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Ranking the Middleweights: March 2008

Scott Christ is the managing editor of Bad Left Hook and has been covering boxing for SB Nation since 2006.

The 160-pound division is one of boxing's great glory stops, filled with tales of legends like Sugar Ray Robinson, Carlos Monzon, Harry Greb, "Marvelous" Marvin Hagler, Jake LaMotta, and many, many more. When all is said and done, Bernard Hopkins will go down as a middleweight, and will be joining those elite names.

But in the current landscape, the middleweight division is one with a ruler, a great veteran, and then something of a jumble. Here's the top ten as I see it.

(Jermain Taylor is omitted because he absolutely, positively, 100% is confirmed as no longer fighting in the division.)

1. Kelly Pavlik (33-0, 29 KO)

The true middleweight champion, with his stunning win over Jermain Taylor last September followed up by a catchweight rematch victory. Pavlik is one of boxing's top news-makers now, which is further than I will admit I thought he would go. When he signed on to face Taylor, I agreed that he'd earned it. But I didn't think he was good enough to win. Turns out he's good enough to beat Taylor in a slugfest, and good enough to beat Jermain when the ex-champ is at the top of his game. Jermain Taylor looked as good as he has in years in the rematch, and while I think he won a tight one, Kelly Pavlik was with him all the way and won the fight on the judges' scorecards. In a sport where some of us feel like we have to hammer home that many divisions HAVE a true champion -- The Ring Magazine champ, of course -- it's nice for there to be rare cases like Pavlik, where everyone agrees.

2. Winky Wright (51-4-1, 25 KO)

Is Father Time being kind to the 36-year old defensive master? Beats the hell out of me, because he's not fighting. He's been inactive since June 2007, when he was beaten out by Hopkins at 170 pounds. That means that the 1-2 fighters here haven't actually fought at middleweight in their last two fights. But there was money to be made, so who can blame them?

Kelly Pavlik will fight Winky Wright before 2008 is over. I am very sure of that. I am also quite sure that Winky better take a tune-up fight before he inks that deal and steps into the ring with Pavlik. He'll need to get sharp. With the way he fights, Wright could go on being good for another decade. I really believe that. He's extremely intelligent, an all-time great defensively, knows how to work off the jab and score points, and isn't a bore to watch, if you ask me. When Wright is at his best, watching him thwart the other man's offense can be a real pleasure. He's a great artist. And that's why he still has trouble finding opponents. He's so good that fights like his December '06 matchup against Ike Quartey are viewed as being beneath him, and so good that top fighters will avoid him like the plague if they can get away with it without losing much face.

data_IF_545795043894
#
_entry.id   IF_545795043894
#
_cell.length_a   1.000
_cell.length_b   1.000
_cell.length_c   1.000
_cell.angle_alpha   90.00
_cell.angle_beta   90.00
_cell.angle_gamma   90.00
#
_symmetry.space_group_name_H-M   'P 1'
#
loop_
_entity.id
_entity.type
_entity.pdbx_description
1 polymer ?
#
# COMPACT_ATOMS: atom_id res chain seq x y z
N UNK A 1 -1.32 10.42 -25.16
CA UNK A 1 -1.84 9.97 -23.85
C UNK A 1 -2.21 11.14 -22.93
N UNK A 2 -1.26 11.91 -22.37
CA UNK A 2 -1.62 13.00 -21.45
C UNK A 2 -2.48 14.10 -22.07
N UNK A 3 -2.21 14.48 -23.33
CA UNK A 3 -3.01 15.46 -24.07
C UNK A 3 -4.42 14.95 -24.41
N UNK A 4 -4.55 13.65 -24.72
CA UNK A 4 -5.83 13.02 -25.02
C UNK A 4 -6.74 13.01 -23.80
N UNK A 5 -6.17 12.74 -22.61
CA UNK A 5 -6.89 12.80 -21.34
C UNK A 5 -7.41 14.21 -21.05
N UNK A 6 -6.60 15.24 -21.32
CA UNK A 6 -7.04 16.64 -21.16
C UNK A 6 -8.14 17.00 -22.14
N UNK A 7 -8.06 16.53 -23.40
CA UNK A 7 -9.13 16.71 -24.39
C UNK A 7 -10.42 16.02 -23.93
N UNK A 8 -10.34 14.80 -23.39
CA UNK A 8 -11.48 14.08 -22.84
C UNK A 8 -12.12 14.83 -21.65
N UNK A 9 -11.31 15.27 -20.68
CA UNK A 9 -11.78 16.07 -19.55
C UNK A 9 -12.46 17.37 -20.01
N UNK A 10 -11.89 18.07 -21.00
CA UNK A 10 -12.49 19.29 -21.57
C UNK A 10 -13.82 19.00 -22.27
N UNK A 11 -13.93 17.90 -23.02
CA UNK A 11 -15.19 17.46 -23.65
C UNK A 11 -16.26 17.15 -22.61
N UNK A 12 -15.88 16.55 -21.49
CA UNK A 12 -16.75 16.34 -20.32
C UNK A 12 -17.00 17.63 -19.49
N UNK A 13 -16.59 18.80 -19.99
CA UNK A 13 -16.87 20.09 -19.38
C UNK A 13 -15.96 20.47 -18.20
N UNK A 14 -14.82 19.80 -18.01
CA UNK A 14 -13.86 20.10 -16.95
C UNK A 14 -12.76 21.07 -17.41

While all that is true, there's also the fact that Wink seems to believe he's a much bigger money draw than he is. That deserves mention. He is a pain in the ass to deal with, partially, though, because he probably thinks he earned that after being forced to toil in obscurity for so long, when he deserved much better.

3. Arthur Abraham (25-0, 20 KO)

Some might put him at No. 2 because of his undefeated record and double tough broken jaw win over Edison Miranda in 2006, but the truth is he hasn't proven much since then, other than he is a better fighter than Sebastien Demers, Khoren Gevor, and Wayne Elcock. Next up, he'll dismantle Elvin Ayala, the guy that screwed up Sergio Mora's perfect record with a draw in October. Ayala is about as deserving of a "world title" shot as Elcock or Gevor, but fear not: King Arthur wants to make his U.S. debut, and there are rumors it could come as early as June. Pavlik-Abraham is also highly possible, should Bob Arum decide to ignore Winky Wright.

4. Felix Sturm (28-2-1, 12 KO)

Here's where the quality drops off, in a big, big way. Sturm is a good boxer, but he's fighting chickenshit opponents lately. He beat Javier Castillejo to win the WBA belt last year, then fought Noe Tulio Gonzalez Alcoa and unknown American Randy Griffin, with Griffin taking him to a draw in a really good fight. Sturm and team promised Griffin a rematch, which he deserved. Now they're fighting Jamie Pittman, who is about as credible as Mr. Four Names was. Pittman's last fight? A 12-round decision over Andreas Seran, who came into the bout with a 6-4-1 record. Give me a break. I've long defended Sturm as a good fighter, but now count me in among his detractors. He's a paper champion in more ways than one.

5. Randy Griffin (24-1-3, 12 KO)

The draw against Sturm was legit. Listen, this division doesn't have much in the way of top contenders with great records. Griffin deserved a rematch he won't get, and will find it tough to find other suitors, as well. He's a no-name in the States even though he fights out of Louisville and was born in Philadelphia, and apparently Sturm is in no rush to give him another crack at his trinket.

6. Javier Castillejo (62-7, 42 KO)

Castillejo is a tough veteran, and turns 40 on Saturday. He pounded Mariano Carrera in six rounds in a WBA eliminator, and will next fight European champion Sebastian Sylvester. He has a perfectly good shot to remain in the division's top ten, though no chance whatsoever of cracking the top three.

7. Andy Lee (15-0, 12 KO)